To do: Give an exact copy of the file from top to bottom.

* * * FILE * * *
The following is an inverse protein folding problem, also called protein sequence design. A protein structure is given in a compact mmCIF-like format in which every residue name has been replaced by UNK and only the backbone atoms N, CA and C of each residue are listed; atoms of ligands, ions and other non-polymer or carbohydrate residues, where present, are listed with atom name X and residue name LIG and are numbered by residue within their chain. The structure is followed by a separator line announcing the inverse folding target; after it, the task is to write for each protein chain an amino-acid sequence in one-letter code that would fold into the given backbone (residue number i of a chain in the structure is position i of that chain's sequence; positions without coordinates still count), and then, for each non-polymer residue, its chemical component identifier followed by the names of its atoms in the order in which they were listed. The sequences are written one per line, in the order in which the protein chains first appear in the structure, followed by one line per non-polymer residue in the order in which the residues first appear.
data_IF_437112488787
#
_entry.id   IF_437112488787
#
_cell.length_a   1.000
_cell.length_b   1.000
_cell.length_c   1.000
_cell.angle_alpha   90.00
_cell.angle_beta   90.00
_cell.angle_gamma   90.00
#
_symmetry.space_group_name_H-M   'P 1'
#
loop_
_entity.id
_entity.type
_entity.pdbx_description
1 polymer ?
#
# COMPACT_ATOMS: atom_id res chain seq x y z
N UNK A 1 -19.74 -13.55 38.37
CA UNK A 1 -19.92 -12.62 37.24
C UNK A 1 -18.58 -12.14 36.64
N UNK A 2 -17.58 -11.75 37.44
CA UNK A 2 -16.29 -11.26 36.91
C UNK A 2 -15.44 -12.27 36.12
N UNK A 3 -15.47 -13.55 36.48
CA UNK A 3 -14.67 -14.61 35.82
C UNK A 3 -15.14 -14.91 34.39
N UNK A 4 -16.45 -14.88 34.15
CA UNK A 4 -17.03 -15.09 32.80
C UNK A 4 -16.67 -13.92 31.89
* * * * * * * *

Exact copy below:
The following is an inverse protein folding problem, also called protein sequence design. A protein structure is given in a compact mmCIF-like format in which every residue name has been replaced by UNK and only the backbone atoms N, CA and C of each residue are listed; atoms of ligands, ions and other non-polymer or carbohydrate residues, where present, are listed with atom name X and residue name LIG and are numbered by residue within their chain. The structure is followed by a separator line announcing the inverse folding target; after it, the task is to write for each protein chain an amino-acid sequence in one-letter code that would fold into the given backbone (residue number i of a chain in the structure is position i of that chain's sequence; positions without coordinates still count), and then, for each non-polymer residue, its chemical component identifier followed by the names of its atoms in the order in which they were listed. The sequences are written one per line, in the order in which the protein chains first appear in the structure, followed by one line per non-polymer residue in the order in which the residues first appear.
data_IF_437112488787
#
_entry.id   IF_437112488787
#
_cell.length_a   1.000
_cell.length_b   1.000
_cell.length_c   1.000
_cell.angle_alpha   90.00
_cell.angle_beta   90.00
_cell.angle_gamma   90.00
#
_symmetry.space_group_name_H-M   'P 1'
#
loop_
_entity.id
_entity.type
_entity.pdbx_description
1 polymer ?
#
# COMPACT_ATOMS: atom_id res chain seq x y z
N UNK A 1 -19.74 -13.55 38.37
CA UNK A 1 -19.92 -12.62 37.24
C UNK A 1 -18.58 -12.14 36.64
N UNK A 2 -17.58 -11.75 37.44
CA UNK A 2 -16.29 -11.26 36.91
C UNK A 2 -15.44 -12.27 36.12
N UNK A 3 -15.47 -13.55 36.48
CA UNK A 3 -14.67 -14.61 35.82
C UNK A 3 -15.14 -14.91 34.39
N UNK A 4 -16.45 -14.88 34.15
CA UNK A 4 -17.03 -15.09 32.80
C UNK A 4 -16.67 -13.92 31.89